ask law-abiding men and women to give up their right to self-defense

in the workplace or anywhere else.

Thank you,

Lt. Governor Ron Ramsey

[emphasis added]. So, we cannot reasonably put the blame for the death of the Senate bill on the Lt. Gov.’s desk whom himself proclaims that it is an “unreasonable burden” to demand that people who have carry permits commute without the option of determining whether they will be able to provide for their own self-defense. Unreasonable burdens should be swiftly dispatched by reasonable legislators particularly which such burdens implicate risks to personal safety.

So the question, is Who? Who, in the Senate has enough power, control and influence that they could prematurely declare legislation such as this dead before it ever gets to the floor? Or, was it simply a statement by Speaker Harwell that was perhaps delusional or otherwise completely devoid of factual basis?

Its a mystery, or was it. The next few days and weeks will not only tell but will impact legislative ratings and races in the coming months.

TFA: GOP Willing to Let Gun Rights be ‘Bargained, Sold’ by Leadership

Newsletter from the Tennessee Firearms Association; April 9, 2012:

What is wrong with this picture?

For years the Republicans were in the minority in state Government. That had been the case largely since the Civil War. In that minority status, they would champion almost any conservative, grassroots topic including lower taxes, smaller government, right to life, strong immigration standards, education reform and others. Three specific areas claimed as the principle domain of Republicans while they were in the minority were the Bible, the Constitution and the 2nd Amendment. God, Country and Guns – in that order.

Now, keep in mind that political parties in the minority seldom are flush with money from Big Business, Big Insurance and Big Medicine because, frankly, those interests are not aligned with core constitutional, Biblical or conservative issues. Those interests, one may infer, invest them time and money in legislative races for one reason – to purchase the laws and regulations that most benefit their business interests and in some instances the personal interests of a handful in charge at the very top. The “Biggies” do not have the right to vote. However, the “Biggies” do have the money that it takes to buy what votes cannot deliver – access to legislators and the commitment from legislators to do whatever the “Biggies” require. Votes to not overload campaign accounts (particularly at the leadership level). Votes do not pay for trips or vacations disguised as “learning” trips. Votes do not purchase support from peers in the legislature when its time to decide on leaders. Money from the “Biggies” either facilitate or control these activities.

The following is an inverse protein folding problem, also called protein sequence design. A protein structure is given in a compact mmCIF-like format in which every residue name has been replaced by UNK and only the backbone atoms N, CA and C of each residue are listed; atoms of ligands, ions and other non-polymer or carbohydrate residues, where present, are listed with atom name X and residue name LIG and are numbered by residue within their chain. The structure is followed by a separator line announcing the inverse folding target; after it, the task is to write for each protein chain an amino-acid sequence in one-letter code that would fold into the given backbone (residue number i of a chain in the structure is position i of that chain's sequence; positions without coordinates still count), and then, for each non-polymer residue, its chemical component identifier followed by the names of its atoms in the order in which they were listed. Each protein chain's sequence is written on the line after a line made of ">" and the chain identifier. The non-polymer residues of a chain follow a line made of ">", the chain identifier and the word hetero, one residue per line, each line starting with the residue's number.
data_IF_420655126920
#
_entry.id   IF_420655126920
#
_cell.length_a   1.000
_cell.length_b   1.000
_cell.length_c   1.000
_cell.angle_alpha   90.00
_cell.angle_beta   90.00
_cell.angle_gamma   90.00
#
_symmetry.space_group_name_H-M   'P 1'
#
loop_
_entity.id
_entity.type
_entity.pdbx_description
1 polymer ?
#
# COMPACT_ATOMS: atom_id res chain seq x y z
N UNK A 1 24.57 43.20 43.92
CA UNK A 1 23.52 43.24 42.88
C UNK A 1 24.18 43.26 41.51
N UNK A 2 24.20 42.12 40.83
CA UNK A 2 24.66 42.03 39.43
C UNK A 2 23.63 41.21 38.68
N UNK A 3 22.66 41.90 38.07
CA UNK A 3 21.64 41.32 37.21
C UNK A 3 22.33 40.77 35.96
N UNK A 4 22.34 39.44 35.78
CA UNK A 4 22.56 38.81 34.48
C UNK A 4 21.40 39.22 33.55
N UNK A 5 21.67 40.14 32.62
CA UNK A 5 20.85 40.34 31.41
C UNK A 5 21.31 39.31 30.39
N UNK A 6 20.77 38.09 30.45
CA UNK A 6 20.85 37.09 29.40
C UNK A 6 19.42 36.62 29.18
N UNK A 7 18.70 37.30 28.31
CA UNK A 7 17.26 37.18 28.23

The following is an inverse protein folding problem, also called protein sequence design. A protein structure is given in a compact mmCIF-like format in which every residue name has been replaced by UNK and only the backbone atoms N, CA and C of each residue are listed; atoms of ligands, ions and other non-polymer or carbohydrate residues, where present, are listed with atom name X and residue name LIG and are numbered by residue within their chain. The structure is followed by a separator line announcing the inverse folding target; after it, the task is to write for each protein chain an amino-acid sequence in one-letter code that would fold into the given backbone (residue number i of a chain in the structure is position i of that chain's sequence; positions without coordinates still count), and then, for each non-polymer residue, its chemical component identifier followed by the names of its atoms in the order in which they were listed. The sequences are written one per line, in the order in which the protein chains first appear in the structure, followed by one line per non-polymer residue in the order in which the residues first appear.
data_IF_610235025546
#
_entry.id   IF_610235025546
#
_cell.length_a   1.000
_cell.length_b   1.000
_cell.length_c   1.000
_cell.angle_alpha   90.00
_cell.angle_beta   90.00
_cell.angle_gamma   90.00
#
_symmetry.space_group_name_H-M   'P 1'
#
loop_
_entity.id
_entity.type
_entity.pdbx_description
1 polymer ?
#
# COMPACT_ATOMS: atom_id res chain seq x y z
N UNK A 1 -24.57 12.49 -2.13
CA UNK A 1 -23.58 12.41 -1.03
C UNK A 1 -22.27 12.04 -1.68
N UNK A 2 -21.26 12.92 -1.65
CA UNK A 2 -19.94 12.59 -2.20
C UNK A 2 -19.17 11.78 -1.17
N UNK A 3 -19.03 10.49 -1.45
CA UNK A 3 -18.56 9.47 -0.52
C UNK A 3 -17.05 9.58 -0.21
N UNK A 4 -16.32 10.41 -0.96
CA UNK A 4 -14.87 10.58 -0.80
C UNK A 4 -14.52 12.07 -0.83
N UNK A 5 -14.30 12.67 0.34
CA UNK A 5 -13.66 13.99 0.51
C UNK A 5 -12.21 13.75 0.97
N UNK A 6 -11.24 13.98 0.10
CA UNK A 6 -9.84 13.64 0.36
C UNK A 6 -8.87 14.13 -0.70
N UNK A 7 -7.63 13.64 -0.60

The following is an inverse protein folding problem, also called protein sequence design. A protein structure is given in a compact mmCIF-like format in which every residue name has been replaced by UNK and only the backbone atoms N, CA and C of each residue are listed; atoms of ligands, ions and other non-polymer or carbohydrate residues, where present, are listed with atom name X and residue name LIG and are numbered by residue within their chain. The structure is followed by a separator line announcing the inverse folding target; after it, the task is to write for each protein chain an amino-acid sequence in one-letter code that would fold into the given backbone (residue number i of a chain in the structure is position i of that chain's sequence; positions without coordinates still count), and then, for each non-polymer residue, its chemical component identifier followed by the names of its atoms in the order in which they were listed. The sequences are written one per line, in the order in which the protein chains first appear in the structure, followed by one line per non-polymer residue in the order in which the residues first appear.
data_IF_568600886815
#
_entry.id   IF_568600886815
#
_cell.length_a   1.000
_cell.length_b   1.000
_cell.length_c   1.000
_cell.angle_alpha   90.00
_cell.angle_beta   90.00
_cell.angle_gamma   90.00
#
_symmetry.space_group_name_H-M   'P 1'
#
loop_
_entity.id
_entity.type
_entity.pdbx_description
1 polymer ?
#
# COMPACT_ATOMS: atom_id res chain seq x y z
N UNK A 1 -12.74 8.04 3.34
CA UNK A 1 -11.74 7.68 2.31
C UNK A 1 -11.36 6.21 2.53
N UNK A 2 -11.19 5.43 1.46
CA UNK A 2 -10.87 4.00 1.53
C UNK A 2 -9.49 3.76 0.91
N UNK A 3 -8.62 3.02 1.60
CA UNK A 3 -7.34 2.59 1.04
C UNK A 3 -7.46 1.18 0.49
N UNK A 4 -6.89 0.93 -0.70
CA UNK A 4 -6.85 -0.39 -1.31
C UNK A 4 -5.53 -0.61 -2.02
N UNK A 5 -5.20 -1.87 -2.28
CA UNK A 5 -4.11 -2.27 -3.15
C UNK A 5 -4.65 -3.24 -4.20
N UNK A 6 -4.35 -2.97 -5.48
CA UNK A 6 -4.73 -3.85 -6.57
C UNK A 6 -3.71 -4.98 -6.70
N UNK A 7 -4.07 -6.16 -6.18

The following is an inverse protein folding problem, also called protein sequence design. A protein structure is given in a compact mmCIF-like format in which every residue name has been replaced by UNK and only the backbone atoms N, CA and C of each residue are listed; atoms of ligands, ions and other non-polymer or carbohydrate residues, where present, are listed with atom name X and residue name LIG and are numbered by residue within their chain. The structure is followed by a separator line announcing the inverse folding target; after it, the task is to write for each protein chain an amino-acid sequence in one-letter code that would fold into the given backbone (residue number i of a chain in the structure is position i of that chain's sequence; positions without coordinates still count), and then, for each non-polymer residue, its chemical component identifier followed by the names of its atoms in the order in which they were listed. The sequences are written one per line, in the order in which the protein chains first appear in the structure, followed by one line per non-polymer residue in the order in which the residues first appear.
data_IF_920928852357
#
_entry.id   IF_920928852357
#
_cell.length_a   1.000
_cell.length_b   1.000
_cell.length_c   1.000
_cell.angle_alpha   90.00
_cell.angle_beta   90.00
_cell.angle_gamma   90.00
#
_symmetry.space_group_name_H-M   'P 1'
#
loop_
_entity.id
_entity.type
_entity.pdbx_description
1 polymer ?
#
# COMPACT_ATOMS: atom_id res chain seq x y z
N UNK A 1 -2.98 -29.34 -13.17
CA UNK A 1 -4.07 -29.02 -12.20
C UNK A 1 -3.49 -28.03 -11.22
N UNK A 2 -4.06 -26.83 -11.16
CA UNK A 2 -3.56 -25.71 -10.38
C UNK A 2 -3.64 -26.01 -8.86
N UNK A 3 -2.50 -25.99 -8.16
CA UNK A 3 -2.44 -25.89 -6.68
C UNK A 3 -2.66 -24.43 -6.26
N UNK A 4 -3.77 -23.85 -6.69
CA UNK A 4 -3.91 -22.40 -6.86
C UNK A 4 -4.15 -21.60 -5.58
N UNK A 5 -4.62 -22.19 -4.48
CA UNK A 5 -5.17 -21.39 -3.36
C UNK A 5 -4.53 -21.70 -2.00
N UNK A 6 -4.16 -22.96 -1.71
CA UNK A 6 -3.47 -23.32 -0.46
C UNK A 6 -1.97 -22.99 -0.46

We have seen this drama play out over the last 2 years in the battle over the right of self-defense versus what the “Biggies” have called their “real property rights.” As an aside, ask yourself when is the last time the “Biggies” spent this much time advocating for laws that primarily protected the real property rights of homeowner/voters?

The Employee Safe Commute law is law in at least 16 states. It has been filed as legislation in at least the last 4 legislative years and has been a topic of discussion for at least 10 years. Lt. Gov. Ramsey himself promised TFA in 2010 that “they” would pass the Employee Safe Commute law in 2011 if TFA “stood down” so that the Republicans could work on other issues since they now had “the power” that comes with majority status.

Perhaps Lt. Gov. Ramsey spoke before he knew to what extent the “Biggies” seriously opposed to the safe commute of their employees to and from work. As the minions of the “Biggies” have plied their trade in the halls of the Legislature (although probably more commonly at expensive “functions” and private events outside of the openness of the cameras in the halls and chambers of the legislature), we have seen an increasing resistance from Republicans who love to tought themselves as “good” on the 2nd Amendment. Perhaps what they meant was that they were “good” on the 2nd Amendment so long as the “Biggies” and their money were not too opposed to the idea.

This past week, for example, it is reported that several in leadership, including Lt. Gov. Ramsey and Sen. Ketron were quite upset with the fact that the Senate Judiciary had voted favorably on SB3002 (by Faulk). That report, from several sources, might be confirmed by 2 additional facts. First, Lt. Gov. Ramsey telling TNReport.com that he opposed the amendment by Sen. Campfield and approved by the Senate Judiciary that hunters could be trusted to securely store their hunting firearms in their personal vehicles during those times when they might want to hunt before or after work (like the present turkey season). That should make Tennessee’s licensed hunters feel like they have a strong friend right there, yes sir. The second hint was another a video taped comment by Speaker Beth Harwell that the parking lot bill is dead according to statements made to her by Lt. Gov. Ron Ramsey.